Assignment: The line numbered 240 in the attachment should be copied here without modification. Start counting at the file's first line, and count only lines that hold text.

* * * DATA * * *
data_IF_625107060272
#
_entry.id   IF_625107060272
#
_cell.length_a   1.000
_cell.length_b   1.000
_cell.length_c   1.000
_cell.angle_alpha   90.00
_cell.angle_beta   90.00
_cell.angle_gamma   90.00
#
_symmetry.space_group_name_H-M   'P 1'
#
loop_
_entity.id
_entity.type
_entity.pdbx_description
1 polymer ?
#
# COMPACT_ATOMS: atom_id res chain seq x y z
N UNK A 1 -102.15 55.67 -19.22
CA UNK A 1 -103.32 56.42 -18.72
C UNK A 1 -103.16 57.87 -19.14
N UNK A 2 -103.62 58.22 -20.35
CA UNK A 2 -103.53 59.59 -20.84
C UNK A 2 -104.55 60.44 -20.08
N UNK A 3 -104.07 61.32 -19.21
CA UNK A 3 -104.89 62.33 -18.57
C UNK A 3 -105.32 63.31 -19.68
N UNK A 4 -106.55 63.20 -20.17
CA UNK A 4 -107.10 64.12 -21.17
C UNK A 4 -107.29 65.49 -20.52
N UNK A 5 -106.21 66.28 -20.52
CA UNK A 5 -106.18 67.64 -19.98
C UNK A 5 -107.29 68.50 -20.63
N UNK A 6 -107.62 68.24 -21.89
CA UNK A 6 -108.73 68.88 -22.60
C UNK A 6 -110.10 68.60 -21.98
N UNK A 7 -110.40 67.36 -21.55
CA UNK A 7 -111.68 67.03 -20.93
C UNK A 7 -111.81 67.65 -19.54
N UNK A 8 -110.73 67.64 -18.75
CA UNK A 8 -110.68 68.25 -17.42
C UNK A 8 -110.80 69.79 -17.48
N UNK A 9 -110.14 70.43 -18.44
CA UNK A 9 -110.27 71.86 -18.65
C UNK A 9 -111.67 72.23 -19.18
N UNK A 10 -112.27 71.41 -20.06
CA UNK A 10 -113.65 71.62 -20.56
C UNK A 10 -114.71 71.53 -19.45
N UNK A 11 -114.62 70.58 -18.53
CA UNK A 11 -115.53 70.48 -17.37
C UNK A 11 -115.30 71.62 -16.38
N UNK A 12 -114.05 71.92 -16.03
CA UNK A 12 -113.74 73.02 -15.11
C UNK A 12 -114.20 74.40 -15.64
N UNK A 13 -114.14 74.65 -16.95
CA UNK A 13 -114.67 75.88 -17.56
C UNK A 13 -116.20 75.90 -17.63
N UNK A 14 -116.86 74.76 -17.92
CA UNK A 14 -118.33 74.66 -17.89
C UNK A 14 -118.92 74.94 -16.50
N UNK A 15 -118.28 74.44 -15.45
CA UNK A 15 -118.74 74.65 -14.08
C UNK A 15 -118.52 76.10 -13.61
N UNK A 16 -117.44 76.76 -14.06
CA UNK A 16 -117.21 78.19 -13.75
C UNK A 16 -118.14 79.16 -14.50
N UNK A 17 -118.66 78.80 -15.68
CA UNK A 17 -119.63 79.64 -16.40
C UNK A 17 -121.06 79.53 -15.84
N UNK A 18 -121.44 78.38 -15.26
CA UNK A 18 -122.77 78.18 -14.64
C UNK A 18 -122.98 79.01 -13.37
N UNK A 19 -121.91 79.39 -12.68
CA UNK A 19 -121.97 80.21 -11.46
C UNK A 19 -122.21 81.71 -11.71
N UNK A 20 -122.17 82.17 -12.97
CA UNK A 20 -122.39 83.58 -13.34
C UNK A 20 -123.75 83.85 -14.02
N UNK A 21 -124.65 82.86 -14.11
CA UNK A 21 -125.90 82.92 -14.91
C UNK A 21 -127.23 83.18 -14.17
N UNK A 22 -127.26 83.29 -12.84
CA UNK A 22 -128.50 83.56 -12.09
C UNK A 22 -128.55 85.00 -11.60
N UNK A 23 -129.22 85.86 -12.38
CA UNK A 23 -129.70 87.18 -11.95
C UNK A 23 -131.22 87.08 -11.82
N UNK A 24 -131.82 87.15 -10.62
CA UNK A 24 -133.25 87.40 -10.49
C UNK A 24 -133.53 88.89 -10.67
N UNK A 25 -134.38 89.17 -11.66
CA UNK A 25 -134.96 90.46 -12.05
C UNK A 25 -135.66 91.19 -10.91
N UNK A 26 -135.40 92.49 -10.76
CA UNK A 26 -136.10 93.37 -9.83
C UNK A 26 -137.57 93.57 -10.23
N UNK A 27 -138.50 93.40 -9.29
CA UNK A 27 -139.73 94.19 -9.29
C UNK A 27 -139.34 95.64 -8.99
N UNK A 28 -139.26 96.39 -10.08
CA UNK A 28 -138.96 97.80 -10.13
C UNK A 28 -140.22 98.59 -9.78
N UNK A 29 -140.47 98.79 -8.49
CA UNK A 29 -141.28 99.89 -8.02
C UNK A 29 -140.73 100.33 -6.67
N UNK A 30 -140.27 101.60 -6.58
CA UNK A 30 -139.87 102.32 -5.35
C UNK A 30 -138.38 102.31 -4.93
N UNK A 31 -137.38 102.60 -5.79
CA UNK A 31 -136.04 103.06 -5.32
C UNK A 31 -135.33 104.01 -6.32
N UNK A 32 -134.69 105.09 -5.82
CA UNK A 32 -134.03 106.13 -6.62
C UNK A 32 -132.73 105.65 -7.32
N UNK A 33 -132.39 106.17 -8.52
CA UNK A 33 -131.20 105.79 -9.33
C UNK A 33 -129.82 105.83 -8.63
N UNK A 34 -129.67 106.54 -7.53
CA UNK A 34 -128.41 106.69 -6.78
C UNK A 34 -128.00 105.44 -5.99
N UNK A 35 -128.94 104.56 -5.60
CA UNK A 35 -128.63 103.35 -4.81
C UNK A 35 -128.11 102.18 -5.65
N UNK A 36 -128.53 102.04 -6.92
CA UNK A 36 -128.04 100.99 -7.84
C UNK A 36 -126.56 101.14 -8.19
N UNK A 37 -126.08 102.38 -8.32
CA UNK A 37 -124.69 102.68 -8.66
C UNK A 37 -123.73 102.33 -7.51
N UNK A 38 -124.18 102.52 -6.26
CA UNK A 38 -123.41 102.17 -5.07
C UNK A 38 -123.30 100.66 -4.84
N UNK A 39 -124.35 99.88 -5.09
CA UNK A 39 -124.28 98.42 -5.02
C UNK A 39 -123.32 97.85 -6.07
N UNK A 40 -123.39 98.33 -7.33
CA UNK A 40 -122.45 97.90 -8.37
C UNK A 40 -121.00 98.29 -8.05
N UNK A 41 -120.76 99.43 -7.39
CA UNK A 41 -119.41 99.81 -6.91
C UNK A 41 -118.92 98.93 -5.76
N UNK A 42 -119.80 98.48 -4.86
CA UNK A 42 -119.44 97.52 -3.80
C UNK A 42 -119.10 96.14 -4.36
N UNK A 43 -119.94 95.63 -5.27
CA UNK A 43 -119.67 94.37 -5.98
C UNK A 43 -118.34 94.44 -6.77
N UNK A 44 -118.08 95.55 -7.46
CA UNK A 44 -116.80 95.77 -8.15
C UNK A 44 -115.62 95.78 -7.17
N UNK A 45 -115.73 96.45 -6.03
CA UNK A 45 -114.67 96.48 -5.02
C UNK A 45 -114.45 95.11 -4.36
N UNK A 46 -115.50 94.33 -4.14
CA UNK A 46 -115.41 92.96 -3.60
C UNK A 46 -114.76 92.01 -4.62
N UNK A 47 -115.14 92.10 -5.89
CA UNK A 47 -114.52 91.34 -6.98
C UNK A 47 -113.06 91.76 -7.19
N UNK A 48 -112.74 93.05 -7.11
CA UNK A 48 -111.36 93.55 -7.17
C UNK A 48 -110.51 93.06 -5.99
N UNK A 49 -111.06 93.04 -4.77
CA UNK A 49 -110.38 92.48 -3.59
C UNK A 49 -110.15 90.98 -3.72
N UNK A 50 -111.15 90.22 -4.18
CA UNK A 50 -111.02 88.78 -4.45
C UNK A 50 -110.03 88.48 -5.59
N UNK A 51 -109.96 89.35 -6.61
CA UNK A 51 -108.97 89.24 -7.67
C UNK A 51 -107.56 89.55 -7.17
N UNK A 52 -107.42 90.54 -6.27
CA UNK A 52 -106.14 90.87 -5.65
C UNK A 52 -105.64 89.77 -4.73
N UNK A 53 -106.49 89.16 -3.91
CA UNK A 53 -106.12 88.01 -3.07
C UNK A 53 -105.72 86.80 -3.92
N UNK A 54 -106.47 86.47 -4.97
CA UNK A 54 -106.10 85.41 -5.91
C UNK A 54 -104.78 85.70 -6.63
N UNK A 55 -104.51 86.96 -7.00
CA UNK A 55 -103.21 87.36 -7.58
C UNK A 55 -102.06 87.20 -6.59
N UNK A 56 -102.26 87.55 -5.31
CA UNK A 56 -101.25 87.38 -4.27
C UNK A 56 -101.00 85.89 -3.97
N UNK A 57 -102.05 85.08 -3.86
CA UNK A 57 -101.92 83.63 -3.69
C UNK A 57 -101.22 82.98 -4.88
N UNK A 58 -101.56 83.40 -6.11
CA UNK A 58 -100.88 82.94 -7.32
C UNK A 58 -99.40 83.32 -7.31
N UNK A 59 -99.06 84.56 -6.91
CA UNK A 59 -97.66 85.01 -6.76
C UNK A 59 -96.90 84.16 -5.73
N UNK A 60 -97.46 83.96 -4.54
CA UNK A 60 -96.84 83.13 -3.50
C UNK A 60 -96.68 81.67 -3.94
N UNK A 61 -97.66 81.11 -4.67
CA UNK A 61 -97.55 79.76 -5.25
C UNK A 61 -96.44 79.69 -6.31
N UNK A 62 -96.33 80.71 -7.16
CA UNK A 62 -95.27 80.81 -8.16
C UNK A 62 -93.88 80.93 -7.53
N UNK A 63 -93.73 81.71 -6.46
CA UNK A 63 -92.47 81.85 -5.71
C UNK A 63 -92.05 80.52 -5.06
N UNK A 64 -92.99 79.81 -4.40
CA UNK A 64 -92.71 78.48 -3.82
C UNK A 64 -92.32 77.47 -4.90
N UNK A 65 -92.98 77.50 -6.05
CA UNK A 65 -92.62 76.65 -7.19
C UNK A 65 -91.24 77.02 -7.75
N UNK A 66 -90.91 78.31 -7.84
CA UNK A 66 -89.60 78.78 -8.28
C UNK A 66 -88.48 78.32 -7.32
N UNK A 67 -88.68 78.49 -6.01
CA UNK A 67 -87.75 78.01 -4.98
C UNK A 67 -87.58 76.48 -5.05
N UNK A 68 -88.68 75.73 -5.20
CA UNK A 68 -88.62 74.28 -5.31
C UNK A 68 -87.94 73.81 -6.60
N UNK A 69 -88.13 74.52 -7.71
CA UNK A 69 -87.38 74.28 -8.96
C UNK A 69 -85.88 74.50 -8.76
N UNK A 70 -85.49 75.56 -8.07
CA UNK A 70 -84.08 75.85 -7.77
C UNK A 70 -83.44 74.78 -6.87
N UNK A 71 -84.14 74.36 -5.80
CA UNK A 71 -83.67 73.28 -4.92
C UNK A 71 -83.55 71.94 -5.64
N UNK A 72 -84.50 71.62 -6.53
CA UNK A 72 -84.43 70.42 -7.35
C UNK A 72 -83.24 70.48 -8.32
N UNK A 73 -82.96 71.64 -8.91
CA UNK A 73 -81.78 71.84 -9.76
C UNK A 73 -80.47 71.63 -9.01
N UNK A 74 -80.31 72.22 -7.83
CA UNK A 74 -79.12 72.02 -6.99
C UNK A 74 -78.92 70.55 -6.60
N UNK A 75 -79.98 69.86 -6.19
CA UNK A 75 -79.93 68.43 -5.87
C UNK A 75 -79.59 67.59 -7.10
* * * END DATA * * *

N UNK A 74 -80.31 72.22 -7.83